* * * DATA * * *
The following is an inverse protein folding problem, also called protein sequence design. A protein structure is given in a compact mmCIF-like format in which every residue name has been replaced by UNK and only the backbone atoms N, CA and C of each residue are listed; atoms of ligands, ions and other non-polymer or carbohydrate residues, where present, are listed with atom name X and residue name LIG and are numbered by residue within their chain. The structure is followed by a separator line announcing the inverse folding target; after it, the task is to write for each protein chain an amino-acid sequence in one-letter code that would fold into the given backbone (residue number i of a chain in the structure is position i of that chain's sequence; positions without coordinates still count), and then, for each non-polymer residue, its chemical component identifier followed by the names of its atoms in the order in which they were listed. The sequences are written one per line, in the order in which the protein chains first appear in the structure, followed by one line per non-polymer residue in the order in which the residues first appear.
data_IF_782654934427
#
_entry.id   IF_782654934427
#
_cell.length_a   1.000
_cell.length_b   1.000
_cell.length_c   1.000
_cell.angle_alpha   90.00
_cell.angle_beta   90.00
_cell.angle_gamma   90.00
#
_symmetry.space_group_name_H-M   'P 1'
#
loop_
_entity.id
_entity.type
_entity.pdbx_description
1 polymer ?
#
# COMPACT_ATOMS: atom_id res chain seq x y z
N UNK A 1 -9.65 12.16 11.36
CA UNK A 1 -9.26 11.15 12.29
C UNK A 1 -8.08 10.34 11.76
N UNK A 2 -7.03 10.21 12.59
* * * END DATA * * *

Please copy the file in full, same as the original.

The following is an inverse protein folding problem, also called protein sequence design. A protein structure is given in a compact mmCIF-like format in which every residue name has been replaced by UNK and only the backbone atoms N, CA and C of each residue are listed; atoms of ligands, ions and other non-polymer or carbohydrate residues, where present, are listed with atom name X and residue name LIG and are numbered by residue within their chain. The structure is followed by a separator line announcing the inverse folding target; after it, the task is to write for each protein chain an amino-acid sequence in one-letter code that would fold into the given backbone (residue number i of a chain in the structure is position i of that chain's sequence; positions without coordinates still count), and then, for each non-polymer residue, its chemical component identifier followed by the names of its atoms in the order in which they were listed. The sequences are written one per line, in the order in which the protein chains first appear in the structure, followed by one line per non-polymer residue in the order in which the residues first appear.
data_IF_782654934427
#
_entry.id   IF_782654934427
#
_cell.length_a   1.000
_cell.length_b   1.000
_cell.length_c   1.000
_cell.angle_alpha   90.00
_cell.angle_beta   90.00
_cell.angle_gamma   90.00
#
_symmetry.space_group_name_H-M   'P 1'
#
loop_
_entity.id
_entity.type
_entity.pdbx_description
1 polymer ?
#
# COMPACT_ATOMS: atom_id res chain seq x y z
N UNK A 1 -9.65 12.16 11.36
CA UNK A 1 -9.26 11.15 12.29
C UNK A 1 -8.08 10.34 11.76
N UNK A 2 -7.03 10.21 12.59